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dc.contributor.authorWilliams, John A
dc.contributor.authorBurgess, Stephen
dc.contributor.authorSuckling, John
dc.contributor.authorLalousis, Paris Alexandros
dc.contributor.authorBatool, Fatima
dc.contributor.authorGriffiths, Sian Lowri
dc.contributor.authorPalmer, Edward
dc.contributor.authorKarwath, Andreas
dc.contributor.authorBarsky, Andrey
dc.contributor.authorGkoutos, Georgios V
dc.contributor.authorWood, Stephen
dc.contributor.authorBarnes, Nicholas M
dc.contributor.authorDavid, Anthony S
dc.contributor.authorDonohoe, Gary
dc.contributor.authorNeill, Joanna C
dc.contributor.authorDeakin, Bill
dc.contributor.authorKhandaker, Golam M
dc.contributor.authorUpthegrove, Rachel
dc.contributor.authorPIMS Collaboration
dc.description.abstractImportance: Previous in vitro and postmortem research suggests that inflammation may lead to structural brain changes via activation of microglia and/or astrocytic dysfunction in a range of neuropsychiatric disorders. Objective: To investigate the relationship between inflammation and changes in brain structures in vivo and to explore a transcriptome-driven functional basis with relevance to mental illness. Design, Setting, and Participants: This study used multistage linked analyses, including mendelian randomization (MR), gene expression correlation, and connectivity analyses. A total of 20 688 participants in the UK Biobank, which includes clinical, genomic, and neuroimaging data, and 6 postmortem brains from neurotypical individuals in the Allen Human Brain Atlas (AHBA), including RNA microarray data. Data were extracted in February 2021 and analyzed between March and October 2021. Exposures: Genetic variants regulating levels and activity of circulating interleukin 1 (IL-1), IL-2, IL-6, C-reactive protein (CRP), and brain-derived neurotrophic factor (BDNF) were used as exposures in MR analyses. Main Outcomes and Measures: Brain imaging measures, including gray matter volume (GMV) and cortical thickness (CT), were used as outcomes. Associations were considered significant at a multiple testing-corrected threshold of P < 1.1 × 10-4. Differential gene expression in AHBA data was modeled in brain regions mapped to areas significant in MR analyses; genes were tested for biological and disease overrepresentation in annotation databases and for connectivity in protein-protein interaction networks. Results: Of 20 688 participants in the UK Biobank sample, 10 828 (52.3%) were female, and the mean (SD) age was 55.5 (7.5) years. In the UK Biobank sample, genetically predicted levels of IL-6 were associated with GMV in the middle temporal cortex (z score, 5.76; P = 8.39 × 10-9), inferior temporal (z score, 3.38; P = 7.20 × 10-5), fusiform (z score, 4.70; P = 2.60 × 10-7), and frontal (z score, -3.59; P = 3.30 × 10-5) cortex together with CT in the superior frontal region (z score, -5.11; P = 3.22 × 10-7). No significant associations were found for IL-1, IL-2, CRP, or BDNF after correction for multiple comparison. In the AHBA sample, 5 of 6 participants (83%) were male, and the mean (SD) age was 42.5 (13.4) years. Brain-wide coexpression analysis showed a highly interconnected network of genes preferentially expressed in the middle temporal gyrus (MTG), which further formed a highly connected protein-protein interaction network with IL-6 (enrichment test of expected vs observed network given the prevalence and degree of interactions in the STRING database: 43 nodes/30 edges observed vs 8 edges expected; mean node degree, 1.4; genome-wide significance, P = 4.54 × 10-9). MTG differentially expressed genes that were functionally enriched for biological processes in schizophrenia, autism spectrum disorder, and epilepsy. Conclusions and Relevance: In this study, genetically determined IL-6 was associated with brain structure and potentially affects areas implicated in developmental neuropsychiatric disorders, including schizophrenia and autism.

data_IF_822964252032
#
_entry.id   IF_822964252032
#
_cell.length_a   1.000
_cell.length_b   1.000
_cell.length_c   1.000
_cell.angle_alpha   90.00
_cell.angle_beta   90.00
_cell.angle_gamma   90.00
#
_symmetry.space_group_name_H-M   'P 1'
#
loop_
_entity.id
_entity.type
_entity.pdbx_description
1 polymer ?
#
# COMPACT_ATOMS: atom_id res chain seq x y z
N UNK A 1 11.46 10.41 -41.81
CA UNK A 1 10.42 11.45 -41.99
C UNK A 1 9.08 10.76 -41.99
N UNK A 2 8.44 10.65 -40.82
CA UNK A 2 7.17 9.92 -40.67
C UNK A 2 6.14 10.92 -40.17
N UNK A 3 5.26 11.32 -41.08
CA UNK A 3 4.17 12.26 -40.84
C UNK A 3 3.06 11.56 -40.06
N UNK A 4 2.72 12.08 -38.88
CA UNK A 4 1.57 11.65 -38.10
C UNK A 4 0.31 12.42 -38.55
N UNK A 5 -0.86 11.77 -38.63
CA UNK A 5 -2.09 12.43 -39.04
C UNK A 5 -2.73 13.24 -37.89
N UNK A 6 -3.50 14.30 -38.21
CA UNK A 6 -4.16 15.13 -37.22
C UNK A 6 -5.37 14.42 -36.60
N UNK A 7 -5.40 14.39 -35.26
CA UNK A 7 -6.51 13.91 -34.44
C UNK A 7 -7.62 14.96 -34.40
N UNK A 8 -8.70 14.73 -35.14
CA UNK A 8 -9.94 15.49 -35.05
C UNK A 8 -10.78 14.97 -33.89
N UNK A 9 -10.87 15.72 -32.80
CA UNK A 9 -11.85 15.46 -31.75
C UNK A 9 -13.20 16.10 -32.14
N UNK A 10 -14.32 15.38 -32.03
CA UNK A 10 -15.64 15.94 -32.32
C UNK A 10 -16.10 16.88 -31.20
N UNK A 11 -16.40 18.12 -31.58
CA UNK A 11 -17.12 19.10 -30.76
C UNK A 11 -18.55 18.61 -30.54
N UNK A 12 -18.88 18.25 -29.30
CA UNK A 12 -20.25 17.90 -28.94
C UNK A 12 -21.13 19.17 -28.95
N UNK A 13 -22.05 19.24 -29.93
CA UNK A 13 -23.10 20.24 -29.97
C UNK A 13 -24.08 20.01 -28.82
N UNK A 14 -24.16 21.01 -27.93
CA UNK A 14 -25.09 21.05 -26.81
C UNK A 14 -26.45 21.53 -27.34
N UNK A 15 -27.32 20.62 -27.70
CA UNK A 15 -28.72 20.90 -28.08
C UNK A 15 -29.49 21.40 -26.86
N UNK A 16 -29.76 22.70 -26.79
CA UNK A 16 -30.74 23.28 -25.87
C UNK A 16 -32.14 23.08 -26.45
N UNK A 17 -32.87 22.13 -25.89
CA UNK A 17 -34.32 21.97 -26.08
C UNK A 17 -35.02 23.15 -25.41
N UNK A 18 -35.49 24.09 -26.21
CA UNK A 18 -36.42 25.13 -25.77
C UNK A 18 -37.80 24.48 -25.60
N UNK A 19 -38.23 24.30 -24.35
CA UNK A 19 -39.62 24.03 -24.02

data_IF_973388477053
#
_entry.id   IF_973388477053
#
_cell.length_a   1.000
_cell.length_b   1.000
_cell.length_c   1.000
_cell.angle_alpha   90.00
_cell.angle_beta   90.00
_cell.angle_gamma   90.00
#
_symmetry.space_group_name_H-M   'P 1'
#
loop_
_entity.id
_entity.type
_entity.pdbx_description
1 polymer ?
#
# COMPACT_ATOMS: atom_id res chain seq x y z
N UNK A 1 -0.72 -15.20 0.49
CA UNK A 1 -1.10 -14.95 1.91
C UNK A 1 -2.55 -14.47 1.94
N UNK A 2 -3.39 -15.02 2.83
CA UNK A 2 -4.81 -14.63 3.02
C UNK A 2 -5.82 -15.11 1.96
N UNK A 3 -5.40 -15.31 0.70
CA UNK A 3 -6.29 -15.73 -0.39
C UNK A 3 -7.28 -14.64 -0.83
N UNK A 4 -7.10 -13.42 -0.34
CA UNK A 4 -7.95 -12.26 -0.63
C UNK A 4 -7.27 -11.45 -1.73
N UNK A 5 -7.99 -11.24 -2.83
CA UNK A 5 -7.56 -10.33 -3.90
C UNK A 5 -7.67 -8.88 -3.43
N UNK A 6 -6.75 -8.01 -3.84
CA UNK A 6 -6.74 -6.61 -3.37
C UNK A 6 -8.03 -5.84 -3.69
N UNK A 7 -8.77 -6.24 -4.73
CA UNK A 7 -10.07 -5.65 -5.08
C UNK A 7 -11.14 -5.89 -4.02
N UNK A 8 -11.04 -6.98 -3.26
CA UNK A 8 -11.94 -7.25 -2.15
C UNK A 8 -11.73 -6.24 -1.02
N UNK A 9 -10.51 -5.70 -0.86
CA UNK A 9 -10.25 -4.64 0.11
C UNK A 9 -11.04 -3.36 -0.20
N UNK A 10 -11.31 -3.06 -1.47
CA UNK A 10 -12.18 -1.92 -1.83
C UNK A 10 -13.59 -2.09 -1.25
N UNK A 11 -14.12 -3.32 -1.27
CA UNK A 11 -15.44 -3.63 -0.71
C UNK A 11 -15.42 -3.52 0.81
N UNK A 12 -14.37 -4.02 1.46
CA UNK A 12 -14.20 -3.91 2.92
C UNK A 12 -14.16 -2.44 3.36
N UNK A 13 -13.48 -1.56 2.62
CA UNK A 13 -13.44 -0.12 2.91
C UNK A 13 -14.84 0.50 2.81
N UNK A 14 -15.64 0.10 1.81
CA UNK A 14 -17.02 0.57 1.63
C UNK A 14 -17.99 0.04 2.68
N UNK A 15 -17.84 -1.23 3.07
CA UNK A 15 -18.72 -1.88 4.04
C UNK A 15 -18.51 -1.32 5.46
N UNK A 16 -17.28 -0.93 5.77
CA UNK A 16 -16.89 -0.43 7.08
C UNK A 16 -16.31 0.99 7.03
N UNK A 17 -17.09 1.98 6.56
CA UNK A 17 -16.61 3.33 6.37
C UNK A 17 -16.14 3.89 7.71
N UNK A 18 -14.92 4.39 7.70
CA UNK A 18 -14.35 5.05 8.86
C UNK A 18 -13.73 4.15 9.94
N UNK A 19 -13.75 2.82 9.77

dc.publisherAmerican Medical Association (AMA)
dc.rightsAttribution 4.0 International
dc.subjectPIMS Collaboration
dc.titleInflammation and Brain Structure in Schizophrenia and Other Neuropsychiatric Disorders: A Mendelian Randomization Study.
dc.publisher.departmentMrc Biostatistics Unit
prism.publicationNameJAMA Psychiatry
dc.contributor.orcidBurgess, Stephen [0000-0001-5365-8760]
rioxxterms.typeJournal Article/Review
pubs.funder-project-idWellcome Trust (204623/Z/16/Z)
pubs.funder-project-idMedical Research Council (MR/S037675/1)
pubs.licence-display-nameApollo Repository Deposit Licence Agreement

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Attribution 4.0 International
Except where otherwise noted, this item's licence is described as Attribution 4.0 International